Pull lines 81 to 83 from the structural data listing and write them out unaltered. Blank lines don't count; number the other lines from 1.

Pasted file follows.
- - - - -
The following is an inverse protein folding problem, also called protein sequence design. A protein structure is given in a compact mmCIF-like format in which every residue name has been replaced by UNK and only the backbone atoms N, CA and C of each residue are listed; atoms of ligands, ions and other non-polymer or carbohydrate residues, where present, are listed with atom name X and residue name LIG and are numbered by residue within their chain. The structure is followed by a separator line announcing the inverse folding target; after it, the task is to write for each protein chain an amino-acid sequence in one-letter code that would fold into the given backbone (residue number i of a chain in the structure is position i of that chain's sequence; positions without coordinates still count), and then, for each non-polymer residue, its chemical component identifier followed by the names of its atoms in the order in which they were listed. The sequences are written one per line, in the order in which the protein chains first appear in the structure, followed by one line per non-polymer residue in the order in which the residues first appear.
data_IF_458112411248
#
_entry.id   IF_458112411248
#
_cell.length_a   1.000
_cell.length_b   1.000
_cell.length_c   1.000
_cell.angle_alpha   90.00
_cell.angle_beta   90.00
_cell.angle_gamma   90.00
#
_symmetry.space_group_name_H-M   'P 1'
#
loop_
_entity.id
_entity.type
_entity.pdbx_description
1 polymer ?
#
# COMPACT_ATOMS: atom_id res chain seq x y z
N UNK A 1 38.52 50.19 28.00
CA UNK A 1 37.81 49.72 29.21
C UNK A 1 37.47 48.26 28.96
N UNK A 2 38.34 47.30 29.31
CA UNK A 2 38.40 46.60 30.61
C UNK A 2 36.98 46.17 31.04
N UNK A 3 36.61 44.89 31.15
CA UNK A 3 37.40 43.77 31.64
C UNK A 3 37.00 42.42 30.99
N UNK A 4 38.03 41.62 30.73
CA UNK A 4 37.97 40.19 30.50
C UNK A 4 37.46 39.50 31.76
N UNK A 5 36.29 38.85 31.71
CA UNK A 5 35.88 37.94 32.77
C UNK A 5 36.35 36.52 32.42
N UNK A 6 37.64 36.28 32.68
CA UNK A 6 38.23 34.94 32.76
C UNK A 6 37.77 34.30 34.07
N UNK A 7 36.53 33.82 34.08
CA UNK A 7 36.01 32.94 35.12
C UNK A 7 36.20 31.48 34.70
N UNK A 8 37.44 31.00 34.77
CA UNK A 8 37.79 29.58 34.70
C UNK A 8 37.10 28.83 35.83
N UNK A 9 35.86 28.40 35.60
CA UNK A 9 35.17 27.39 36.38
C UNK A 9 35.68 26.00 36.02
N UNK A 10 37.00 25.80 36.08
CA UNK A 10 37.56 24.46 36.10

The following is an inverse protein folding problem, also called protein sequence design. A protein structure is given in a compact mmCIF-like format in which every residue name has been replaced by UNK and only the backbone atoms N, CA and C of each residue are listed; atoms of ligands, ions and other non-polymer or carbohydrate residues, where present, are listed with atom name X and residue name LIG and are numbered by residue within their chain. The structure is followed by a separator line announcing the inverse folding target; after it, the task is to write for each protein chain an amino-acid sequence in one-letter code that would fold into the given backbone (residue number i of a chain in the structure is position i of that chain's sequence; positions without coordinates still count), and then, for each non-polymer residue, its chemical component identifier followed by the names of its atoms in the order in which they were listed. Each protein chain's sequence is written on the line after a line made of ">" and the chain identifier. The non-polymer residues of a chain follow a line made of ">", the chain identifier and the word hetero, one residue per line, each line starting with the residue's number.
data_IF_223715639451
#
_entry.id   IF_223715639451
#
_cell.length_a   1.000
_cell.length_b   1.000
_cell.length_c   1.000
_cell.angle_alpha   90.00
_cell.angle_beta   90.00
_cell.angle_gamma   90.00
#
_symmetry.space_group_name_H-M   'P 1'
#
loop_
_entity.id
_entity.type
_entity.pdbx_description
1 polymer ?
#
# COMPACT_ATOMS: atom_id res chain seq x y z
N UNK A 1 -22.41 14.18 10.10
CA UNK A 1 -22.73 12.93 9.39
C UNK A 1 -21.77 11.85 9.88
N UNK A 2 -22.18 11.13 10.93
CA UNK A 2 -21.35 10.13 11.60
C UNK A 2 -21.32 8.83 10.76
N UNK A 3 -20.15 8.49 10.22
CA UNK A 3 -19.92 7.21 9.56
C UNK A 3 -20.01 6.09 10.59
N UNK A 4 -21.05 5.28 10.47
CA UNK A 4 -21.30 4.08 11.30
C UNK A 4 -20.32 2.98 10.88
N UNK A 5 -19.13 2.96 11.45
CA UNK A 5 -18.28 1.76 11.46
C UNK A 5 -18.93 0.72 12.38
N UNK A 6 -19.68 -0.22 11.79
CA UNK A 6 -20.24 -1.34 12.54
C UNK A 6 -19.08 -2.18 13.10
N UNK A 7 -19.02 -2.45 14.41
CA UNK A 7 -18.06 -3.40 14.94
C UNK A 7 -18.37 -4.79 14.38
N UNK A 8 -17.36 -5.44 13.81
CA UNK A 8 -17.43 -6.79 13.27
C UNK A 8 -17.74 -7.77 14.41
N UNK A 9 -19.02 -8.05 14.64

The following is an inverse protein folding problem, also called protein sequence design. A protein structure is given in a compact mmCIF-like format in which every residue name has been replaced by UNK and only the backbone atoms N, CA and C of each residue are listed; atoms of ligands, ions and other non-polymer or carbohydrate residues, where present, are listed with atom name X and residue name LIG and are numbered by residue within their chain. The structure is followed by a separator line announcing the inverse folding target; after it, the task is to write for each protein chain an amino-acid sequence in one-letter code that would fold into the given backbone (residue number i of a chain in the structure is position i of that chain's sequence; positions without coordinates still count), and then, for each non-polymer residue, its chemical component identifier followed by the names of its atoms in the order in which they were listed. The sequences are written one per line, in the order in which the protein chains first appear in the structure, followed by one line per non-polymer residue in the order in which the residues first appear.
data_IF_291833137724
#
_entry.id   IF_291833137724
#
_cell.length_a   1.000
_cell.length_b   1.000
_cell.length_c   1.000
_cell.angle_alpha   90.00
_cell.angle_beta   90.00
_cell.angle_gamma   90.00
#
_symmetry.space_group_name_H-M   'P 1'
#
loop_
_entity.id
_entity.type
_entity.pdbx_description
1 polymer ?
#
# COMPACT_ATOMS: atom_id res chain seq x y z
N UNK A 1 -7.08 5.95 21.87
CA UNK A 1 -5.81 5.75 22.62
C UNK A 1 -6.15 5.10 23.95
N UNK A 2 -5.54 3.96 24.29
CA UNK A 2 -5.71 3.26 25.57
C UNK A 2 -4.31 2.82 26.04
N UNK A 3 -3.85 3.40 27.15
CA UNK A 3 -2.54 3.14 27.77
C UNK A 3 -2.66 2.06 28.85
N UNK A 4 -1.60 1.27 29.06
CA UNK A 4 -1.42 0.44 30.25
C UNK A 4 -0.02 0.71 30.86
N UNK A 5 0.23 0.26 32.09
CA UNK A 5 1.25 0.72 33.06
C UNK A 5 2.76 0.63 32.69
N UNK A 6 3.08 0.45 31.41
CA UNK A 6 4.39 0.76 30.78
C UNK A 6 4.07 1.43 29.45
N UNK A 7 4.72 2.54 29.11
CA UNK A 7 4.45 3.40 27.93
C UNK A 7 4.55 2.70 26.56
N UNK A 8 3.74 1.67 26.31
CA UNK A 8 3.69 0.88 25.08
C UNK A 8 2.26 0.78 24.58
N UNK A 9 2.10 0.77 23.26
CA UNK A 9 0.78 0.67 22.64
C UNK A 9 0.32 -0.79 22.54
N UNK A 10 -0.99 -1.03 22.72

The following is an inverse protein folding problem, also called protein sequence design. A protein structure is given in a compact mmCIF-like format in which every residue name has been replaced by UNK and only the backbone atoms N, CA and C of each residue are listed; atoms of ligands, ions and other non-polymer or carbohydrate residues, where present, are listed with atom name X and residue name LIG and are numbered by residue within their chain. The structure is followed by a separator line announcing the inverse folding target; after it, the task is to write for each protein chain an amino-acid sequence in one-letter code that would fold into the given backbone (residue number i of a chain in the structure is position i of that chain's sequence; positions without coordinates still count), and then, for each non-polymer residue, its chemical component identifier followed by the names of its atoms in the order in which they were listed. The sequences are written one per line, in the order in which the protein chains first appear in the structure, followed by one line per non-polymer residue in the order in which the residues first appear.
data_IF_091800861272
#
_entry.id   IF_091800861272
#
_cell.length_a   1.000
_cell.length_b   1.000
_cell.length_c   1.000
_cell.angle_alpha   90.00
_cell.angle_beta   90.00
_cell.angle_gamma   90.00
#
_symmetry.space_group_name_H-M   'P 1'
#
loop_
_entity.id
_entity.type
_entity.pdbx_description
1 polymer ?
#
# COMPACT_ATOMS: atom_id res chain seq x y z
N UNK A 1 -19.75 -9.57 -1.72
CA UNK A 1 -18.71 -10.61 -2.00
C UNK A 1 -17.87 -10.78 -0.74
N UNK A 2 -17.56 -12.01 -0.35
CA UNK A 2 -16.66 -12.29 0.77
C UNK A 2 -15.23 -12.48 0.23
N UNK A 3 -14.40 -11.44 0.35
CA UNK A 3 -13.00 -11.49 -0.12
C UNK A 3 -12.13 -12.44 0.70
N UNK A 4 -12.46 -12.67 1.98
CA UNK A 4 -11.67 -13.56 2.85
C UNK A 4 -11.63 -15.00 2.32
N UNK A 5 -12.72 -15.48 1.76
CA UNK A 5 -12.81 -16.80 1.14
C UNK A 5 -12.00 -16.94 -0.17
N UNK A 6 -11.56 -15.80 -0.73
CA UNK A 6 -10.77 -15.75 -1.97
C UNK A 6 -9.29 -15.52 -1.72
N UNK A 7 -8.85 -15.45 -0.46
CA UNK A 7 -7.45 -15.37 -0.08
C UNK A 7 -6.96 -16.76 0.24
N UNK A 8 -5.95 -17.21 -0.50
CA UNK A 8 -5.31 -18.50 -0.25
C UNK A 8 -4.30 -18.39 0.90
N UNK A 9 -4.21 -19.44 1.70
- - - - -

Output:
N UNK A 4 -21.05 5.28 10.47
CA UNK A 4 -21.30 4.08 11.30
C UNK A 4 -20.32 2.98 10.88